The right to protest against one’s government in recent times has been viewed as an inalienable right of individuals, especially within western democracies. As of late, Canada has been facing increased resistance to governance with respect to coronavirus restrictions and mandates imposed on its citizens. Canadian truckers have been at the forefront of this movement using the slogan ‘Freedom Convoy’, with the trigger being the Canadian government’s attempts at mandating vaccinations for truckers crossing the US-Canadian border. This evolved into a broader form of protest with the goal of removing all covid mandates and restrictions in order to give Canadians more freedom to live their lives as they see fit. The grand scale of the protest has been extraordinary to see with the truckers’ convoy stretching up to 70km in length.
Centralised payment systems that attempted to raise funds for these protests have faced multiple problems in getting to the desired organisations and individuals, either due to technical or political reasons. The attention grabbing moment was on the 14th of February, with Canadian Prime Minister Justin Trudeau and his party declaring a public order emergency for only the second time in the country’s history. These emergency powers enable the government to freeze both personal and business bank accounts of anybody involved in the truckers' protest in order to impede their efforts without a court of law's consent.
This is where technology such as Bitcoin can be used to circumnavigate any potential capital controls that can be applied to an individual/organisation. Bitcoin is apolitical in its nature and of course decentralised, making it significantly harder to control in comparison to a centralised payment system. The Bitcoin network allows individuals to exchange value peer-to-peer without any government or bank intervening with the process, making this a huge selling point of adoption over traditional methods.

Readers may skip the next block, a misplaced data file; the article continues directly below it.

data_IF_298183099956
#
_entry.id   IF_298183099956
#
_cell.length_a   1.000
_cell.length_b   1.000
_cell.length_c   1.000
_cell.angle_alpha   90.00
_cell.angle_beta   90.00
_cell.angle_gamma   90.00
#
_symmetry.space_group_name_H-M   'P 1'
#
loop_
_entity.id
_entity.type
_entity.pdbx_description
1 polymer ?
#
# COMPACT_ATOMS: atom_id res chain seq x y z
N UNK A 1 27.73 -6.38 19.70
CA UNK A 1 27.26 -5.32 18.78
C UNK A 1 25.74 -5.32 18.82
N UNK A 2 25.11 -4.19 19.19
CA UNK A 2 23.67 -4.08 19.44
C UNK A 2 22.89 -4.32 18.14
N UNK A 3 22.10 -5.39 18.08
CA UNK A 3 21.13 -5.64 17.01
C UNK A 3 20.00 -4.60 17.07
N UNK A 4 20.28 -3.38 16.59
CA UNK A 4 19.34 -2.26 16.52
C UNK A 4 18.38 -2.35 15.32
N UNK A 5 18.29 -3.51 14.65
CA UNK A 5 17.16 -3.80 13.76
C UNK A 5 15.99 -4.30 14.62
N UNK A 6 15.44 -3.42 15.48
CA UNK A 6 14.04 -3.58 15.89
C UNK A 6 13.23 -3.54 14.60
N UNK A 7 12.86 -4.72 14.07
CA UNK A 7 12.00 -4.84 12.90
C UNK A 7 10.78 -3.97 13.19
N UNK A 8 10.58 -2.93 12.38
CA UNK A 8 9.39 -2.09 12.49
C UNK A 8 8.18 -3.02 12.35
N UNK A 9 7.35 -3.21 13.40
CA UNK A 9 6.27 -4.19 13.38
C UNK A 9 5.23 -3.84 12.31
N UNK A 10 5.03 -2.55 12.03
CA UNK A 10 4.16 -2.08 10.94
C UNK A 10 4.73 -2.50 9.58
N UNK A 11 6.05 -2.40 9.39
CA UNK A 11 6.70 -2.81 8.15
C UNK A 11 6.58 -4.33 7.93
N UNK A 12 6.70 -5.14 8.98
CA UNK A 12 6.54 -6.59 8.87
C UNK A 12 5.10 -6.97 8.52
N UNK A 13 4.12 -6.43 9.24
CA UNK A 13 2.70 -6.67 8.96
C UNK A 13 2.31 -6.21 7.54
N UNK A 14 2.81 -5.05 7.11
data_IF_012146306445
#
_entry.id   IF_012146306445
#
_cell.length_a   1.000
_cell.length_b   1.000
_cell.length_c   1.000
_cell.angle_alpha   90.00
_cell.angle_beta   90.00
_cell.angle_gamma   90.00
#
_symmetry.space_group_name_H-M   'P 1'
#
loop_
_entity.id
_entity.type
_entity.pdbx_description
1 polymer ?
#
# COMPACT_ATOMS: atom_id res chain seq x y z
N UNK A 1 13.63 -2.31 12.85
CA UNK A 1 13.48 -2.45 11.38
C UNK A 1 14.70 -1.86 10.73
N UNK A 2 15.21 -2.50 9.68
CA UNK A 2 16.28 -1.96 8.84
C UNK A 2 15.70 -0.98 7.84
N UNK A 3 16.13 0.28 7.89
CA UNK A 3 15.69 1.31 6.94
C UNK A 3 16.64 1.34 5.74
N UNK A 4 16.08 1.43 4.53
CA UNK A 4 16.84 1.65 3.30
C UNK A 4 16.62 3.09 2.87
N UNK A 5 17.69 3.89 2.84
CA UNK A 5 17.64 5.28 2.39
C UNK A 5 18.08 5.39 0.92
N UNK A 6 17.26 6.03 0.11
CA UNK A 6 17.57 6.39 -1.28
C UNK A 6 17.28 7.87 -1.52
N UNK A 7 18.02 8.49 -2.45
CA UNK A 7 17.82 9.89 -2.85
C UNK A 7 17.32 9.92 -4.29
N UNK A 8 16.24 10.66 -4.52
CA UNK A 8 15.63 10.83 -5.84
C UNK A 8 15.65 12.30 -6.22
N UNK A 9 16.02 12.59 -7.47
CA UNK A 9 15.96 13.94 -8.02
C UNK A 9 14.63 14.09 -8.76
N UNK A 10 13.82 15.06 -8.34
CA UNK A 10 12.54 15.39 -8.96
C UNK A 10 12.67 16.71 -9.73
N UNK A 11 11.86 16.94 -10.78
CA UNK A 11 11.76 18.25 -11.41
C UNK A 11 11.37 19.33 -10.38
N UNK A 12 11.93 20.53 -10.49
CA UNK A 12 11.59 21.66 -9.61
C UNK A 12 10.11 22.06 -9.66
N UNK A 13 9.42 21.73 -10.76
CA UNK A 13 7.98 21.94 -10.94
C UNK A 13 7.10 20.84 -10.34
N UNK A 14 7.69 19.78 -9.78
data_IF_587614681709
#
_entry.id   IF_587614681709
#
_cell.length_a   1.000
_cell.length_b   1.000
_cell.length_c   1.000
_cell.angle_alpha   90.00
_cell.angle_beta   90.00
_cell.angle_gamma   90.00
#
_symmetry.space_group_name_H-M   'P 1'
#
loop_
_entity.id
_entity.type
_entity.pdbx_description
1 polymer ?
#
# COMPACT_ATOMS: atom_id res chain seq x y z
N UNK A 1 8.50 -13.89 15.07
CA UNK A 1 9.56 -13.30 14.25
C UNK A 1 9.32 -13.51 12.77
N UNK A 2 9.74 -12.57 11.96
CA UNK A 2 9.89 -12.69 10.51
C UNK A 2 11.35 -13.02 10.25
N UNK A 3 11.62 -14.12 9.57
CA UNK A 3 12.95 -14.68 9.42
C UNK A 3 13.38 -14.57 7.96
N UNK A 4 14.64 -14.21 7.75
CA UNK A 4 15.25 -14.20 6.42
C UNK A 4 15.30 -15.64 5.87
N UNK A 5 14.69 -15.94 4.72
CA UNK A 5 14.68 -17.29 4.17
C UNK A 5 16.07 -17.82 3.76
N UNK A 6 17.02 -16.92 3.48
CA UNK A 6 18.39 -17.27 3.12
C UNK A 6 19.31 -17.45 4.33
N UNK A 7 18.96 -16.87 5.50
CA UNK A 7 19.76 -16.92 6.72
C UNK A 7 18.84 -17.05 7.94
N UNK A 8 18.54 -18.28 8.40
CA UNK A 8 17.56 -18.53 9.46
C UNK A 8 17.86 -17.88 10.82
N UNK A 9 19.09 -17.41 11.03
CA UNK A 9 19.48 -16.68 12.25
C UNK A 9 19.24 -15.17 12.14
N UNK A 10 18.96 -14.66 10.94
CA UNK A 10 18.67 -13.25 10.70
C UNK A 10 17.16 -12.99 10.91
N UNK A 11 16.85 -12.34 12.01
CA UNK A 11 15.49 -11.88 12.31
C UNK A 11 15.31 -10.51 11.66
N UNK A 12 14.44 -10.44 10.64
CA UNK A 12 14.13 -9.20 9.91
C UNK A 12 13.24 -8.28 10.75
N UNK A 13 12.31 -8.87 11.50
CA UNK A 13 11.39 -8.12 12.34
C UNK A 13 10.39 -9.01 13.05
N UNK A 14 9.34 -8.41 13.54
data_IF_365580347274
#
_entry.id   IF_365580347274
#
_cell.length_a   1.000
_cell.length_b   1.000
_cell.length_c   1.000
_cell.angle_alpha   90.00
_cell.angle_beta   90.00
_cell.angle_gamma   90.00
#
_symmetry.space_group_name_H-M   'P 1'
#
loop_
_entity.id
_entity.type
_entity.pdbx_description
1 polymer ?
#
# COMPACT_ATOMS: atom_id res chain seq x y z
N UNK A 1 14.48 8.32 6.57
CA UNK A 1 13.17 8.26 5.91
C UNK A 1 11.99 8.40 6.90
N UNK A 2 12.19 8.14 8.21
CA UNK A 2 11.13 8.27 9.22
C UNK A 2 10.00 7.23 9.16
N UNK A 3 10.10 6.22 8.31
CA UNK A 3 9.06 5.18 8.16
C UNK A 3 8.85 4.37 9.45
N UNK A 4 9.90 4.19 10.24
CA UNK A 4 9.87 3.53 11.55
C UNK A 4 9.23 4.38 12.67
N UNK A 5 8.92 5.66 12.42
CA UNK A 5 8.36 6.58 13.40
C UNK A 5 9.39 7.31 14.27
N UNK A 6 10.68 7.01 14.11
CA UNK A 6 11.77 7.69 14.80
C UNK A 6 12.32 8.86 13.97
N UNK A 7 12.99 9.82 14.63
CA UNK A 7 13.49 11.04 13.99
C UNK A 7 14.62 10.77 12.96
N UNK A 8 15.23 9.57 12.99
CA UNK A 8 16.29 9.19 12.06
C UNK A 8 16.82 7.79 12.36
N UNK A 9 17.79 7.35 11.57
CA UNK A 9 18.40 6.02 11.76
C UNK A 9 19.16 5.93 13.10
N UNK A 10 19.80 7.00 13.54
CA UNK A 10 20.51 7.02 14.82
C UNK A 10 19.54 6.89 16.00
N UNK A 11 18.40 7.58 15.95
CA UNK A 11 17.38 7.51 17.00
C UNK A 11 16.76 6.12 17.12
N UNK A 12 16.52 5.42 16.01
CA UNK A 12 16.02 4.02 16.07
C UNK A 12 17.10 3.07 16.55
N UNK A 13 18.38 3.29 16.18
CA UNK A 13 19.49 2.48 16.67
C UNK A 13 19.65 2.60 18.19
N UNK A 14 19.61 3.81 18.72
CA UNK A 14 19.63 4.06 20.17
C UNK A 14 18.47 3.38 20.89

Further reading: The Philosophy of Bitcoin
There is no inherent political bias that is encoded into Bitcoin’s monetary system meaning users of such a system do not carry the same concerns of seeing their accounts closed or blacklisted by institutions. These concerns are characteristic of government bodies seeking greater control and can partly explain the increased adoption of Bitcoin in countries such as Nigeria or Turkey which have faced increased capital controls at the orders of the state.
The lower barrier to entry of cryptocurrencies is an additional reason as to why they have become such an attractive proposition to both investors and the unbanked alike. To become a participant in such networks, all that is required is a device that can connect to the internet, making the onboarding process both easier and faster than traditional approaches. This offers significantly more opportunities to those in emerging economies trying to find avenues for wealth preservation and to avoid stringent controls on transactions.
However, there is an opportunity for ‘bad actors’ to take advantage in situations such as bank runs or capital flight as individuals act in haste and may not consider all the risks of their actions. A bank run is an issue faced in traditional finance systems and a symptom of fractional reserve lending; however, such issues cannot arise in a cryptocurrency system as tokens can be verified on the blockchain. A common scam is the promise of cryptocurrency to a user if they directly bank transfer the opposing party, rather than using legitimate exchanges. They may use fear mongering tactics such as claiming there is a threat of banks not allowing transfers to crypto exchanges and subsequent seizing of your funds if caught doing so. Users should be extra vigilant with their money and look to buy cryptocurrencies through trusted exchanges like Coinbase and Binance, or brokerages such as Caleb & Brown.
As governments begin to regulate this new technology much of the regulatory framework is currently being drafted in real time, leaving investors and users of these networks in somewhat of a blind spot. The impacts from varying levels of regulation and how these differ between jurisdictions should be something to keep a keen eye on, along with how they are reacted to within governments and the populations they govern over.
Further reading: Blockchain Fundamentals: A Social Perspective
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